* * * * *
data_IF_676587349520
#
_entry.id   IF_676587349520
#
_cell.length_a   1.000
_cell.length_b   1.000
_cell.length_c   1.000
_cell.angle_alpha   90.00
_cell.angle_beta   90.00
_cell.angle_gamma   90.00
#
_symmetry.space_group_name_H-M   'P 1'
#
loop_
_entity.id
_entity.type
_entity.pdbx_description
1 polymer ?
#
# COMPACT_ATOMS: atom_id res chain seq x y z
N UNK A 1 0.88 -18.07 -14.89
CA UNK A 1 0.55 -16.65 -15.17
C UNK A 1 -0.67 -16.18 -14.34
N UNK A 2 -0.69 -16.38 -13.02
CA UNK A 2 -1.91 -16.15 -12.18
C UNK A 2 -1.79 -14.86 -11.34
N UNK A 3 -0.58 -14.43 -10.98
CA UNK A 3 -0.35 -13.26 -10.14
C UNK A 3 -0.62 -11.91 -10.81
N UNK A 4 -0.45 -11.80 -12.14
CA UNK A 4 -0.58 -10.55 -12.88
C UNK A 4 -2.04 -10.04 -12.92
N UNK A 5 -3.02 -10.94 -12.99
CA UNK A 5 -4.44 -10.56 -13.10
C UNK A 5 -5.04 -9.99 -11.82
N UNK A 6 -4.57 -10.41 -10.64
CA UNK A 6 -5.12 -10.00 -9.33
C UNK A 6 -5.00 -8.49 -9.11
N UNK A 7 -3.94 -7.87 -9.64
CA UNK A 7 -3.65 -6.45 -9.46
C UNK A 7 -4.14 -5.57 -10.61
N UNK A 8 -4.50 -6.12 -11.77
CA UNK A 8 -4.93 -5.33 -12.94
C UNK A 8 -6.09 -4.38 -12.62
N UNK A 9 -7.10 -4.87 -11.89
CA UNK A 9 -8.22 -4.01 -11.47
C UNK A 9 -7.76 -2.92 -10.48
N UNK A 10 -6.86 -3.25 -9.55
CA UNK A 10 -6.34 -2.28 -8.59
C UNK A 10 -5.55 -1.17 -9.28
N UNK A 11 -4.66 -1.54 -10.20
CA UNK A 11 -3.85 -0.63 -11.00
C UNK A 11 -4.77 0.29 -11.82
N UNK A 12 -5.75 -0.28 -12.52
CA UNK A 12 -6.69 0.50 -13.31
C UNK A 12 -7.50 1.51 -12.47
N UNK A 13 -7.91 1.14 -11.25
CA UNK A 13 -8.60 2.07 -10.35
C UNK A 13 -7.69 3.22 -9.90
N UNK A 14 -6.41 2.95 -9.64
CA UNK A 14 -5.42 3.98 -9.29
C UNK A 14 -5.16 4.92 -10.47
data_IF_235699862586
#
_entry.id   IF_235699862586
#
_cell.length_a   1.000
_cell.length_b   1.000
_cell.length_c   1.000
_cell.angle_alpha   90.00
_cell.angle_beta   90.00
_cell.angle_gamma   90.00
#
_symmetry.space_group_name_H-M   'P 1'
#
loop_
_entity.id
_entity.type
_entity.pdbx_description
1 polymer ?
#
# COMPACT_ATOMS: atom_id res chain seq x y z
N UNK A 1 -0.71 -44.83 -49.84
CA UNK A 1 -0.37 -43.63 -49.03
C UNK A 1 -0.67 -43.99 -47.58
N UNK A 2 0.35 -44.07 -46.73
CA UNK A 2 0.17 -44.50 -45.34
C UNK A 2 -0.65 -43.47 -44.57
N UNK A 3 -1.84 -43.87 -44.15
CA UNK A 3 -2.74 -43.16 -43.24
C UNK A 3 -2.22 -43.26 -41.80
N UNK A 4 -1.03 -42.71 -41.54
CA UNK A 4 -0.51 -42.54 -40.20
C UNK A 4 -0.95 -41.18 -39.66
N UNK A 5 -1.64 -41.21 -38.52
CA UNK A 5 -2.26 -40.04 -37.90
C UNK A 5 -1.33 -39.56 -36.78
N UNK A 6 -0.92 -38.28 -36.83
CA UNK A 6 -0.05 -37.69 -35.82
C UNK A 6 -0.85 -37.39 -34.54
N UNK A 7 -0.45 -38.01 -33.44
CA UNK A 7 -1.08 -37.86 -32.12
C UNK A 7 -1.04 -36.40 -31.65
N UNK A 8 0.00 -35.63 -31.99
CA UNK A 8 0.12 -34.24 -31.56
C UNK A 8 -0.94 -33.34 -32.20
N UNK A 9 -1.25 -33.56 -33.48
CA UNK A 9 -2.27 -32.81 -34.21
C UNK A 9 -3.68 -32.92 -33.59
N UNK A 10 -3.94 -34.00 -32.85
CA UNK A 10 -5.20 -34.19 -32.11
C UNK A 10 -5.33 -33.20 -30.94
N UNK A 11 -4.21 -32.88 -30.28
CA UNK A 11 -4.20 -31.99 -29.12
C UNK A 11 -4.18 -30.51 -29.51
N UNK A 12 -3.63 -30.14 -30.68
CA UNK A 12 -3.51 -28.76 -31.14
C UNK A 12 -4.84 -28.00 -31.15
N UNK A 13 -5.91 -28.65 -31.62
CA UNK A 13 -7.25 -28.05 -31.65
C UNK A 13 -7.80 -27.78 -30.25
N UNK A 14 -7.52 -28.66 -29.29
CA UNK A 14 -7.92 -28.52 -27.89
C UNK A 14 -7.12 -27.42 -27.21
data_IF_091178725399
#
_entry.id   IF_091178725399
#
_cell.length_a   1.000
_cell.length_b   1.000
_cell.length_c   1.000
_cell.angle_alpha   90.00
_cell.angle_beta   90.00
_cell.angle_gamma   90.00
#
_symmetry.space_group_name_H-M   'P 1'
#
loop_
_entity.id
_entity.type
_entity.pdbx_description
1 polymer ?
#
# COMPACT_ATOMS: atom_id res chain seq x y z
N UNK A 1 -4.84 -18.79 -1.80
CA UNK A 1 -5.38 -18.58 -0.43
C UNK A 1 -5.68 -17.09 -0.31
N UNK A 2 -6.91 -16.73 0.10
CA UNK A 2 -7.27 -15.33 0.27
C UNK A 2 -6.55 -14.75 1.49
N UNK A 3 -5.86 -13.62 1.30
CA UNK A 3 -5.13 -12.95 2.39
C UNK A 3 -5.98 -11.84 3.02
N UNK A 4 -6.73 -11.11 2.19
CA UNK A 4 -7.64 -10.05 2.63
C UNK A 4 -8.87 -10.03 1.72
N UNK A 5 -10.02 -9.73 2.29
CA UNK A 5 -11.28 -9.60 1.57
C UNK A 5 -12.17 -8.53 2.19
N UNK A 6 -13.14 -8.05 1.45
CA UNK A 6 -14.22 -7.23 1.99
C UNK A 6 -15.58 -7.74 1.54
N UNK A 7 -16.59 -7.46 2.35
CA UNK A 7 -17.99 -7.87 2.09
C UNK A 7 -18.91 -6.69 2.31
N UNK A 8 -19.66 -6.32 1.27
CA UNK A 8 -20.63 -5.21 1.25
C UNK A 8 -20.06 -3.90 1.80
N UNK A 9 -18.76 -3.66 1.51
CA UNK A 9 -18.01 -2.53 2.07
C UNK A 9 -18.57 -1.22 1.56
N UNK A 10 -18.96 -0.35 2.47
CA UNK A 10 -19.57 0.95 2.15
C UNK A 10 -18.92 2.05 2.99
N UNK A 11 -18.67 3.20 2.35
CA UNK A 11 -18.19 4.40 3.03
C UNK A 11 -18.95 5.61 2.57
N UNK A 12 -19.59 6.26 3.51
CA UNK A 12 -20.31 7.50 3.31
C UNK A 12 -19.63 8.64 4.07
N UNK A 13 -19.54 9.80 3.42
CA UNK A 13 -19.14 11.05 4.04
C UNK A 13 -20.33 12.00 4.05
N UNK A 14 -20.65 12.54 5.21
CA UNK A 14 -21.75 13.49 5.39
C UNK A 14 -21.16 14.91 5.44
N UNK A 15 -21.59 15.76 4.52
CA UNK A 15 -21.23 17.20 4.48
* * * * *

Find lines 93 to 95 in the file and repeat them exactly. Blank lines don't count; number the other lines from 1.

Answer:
CA UNK A 4 -0.51 -42.54 -40.20
C UNK A 4 -0.95 -41.18 -39.66
N UNK A 5 -1.64 -41.21 -38.52